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Nobel Peace Prize laureate Desmond Tutu, the former Anglican archbishop of Cape Town, South Africa, warned African churches against focusing too much on homosexuality while ignoring major issues, reports the Episcopal News Service.
"I am deeply, deeply distressed that in the face of the most horrendous problems--we've got poverty, we've got conflict and war, we've got HIV/AIDS--and what do we concentrate on? We concentrate on what you are doing in bed," Tutu told journalists in Nairobi, Kenya, during the World Social Forum.
Tutu went on to compare discrimination against gays to what black people suffered under South Africa's apartheid. "To penalize someone because of their sexual orientation is like what used to happen to us; to be penalized for something which we could do nothing [about]--our ethnicity, our race," said Tutu, according to the Associated Press. "I would find it quite unacceptable to condemn, persecute a minority that has already been persecuted."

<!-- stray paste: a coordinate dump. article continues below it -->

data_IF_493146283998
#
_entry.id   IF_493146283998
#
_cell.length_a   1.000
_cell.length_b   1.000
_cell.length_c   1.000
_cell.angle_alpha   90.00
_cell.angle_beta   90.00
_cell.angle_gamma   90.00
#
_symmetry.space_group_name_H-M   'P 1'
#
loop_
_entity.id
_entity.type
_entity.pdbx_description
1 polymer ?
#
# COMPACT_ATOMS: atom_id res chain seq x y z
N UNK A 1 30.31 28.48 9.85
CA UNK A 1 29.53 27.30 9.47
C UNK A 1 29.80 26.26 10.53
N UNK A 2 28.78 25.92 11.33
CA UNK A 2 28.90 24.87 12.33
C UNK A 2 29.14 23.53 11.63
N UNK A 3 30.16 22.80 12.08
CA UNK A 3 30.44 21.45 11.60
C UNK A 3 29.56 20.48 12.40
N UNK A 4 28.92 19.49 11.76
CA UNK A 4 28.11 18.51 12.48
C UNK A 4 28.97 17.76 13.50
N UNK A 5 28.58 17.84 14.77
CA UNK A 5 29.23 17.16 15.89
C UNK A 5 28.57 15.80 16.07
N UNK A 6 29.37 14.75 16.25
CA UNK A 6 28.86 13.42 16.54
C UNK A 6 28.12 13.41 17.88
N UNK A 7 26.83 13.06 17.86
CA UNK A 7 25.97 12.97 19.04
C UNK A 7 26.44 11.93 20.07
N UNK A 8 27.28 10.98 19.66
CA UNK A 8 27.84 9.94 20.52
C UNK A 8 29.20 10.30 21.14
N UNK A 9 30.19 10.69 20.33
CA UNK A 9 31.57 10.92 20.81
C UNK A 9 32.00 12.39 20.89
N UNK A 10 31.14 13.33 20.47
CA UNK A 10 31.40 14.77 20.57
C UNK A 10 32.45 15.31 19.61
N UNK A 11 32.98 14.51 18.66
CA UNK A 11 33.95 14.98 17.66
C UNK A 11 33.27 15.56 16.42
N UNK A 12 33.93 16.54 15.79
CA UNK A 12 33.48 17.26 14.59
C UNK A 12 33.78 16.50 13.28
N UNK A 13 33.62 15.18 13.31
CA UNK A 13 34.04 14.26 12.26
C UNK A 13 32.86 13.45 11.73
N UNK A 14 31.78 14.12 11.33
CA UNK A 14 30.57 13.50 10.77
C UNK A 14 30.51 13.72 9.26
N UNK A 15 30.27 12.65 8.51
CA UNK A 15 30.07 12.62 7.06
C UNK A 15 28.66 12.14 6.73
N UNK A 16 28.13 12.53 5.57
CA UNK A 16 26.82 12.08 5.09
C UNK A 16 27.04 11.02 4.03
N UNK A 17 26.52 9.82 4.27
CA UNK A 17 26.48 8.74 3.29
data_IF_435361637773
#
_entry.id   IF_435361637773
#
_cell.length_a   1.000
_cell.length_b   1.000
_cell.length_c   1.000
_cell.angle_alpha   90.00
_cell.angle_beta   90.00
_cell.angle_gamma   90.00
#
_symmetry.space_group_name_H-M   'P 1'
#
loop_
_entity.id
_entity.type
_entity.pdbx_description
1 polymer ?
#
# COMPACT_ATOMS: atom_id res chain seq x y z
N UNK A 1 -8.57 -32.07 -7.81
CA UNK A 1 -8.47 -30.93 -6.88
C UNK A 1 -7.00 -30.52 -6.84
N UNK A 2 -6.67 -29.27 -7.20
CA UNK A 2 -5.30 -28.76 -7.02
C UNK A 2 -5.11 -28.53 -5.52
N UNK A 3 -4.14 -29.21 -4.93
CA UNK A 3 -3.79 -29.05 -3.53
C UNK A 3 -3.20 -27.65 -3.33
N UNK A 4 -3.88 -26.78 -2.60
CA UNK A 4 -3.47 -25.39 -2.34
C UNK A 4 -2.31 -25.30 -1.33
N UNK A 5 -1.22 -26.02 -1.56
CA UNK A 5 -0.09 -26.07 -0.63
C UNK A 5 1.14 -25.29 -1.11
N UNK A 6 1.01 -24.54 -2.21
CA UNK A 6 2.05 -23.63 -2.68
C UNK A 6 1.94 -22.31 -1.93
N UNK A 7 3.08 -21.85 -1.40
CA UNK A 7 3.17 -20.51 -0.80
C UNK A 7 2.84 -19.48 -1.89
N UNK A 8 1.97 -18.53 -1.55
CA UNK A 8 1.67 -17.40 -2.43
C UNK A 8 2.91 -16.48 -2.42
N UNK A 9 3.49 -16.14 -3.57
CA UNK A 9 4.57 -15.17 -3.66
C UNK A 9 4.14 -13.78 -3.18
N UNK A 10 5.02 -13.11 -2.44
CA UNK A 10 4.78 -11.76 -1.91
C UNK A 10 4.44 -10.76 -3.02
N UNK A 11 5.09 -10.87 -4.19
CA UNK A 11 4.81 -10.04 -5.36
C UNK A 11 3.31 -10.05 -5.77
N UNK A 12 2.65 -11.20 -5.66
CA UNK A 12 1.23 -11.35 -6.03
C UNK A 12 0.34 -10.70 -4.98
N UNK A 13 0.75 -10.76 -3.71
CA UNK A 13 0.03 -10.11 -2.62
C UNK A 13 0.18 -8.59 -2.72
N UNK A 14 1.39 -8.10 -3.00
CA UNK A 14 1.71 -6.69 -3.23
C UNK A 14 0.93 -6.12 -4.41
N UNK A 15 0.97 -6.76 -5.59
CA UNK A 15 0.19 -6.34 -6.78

The worldwide Anglican Communion has been divided by the issue of homosexuality, with some dioceses cutting links with the U.S. Episcopal Church. But three days after the close of the WSF, the Reverend Samuel Njoroge of the Anglican Church in Kenya expressed hope that tolerance shown by Christian leaders could woo back gay and lesbian parishioners.
"We need to reexamine our doctrine on sexual matters," Tutu told Ecumenical News International on January 29. "We have to find how we approach the issue, but not throw them [gays] out. As pastors, we are supposed to minister to the good, bad, and ugly."
Sheikh Mohammed Dor, leader of the Islamic Preachers of Kenya, took a different position, demanding that the government crack down on gays. "The Muslim community is against homosexuality because the vice is ungodly. Both the Quran and the Bible condemn it," Dor told Kenya's Daily Nation newspaper on January 28. (The Advocate)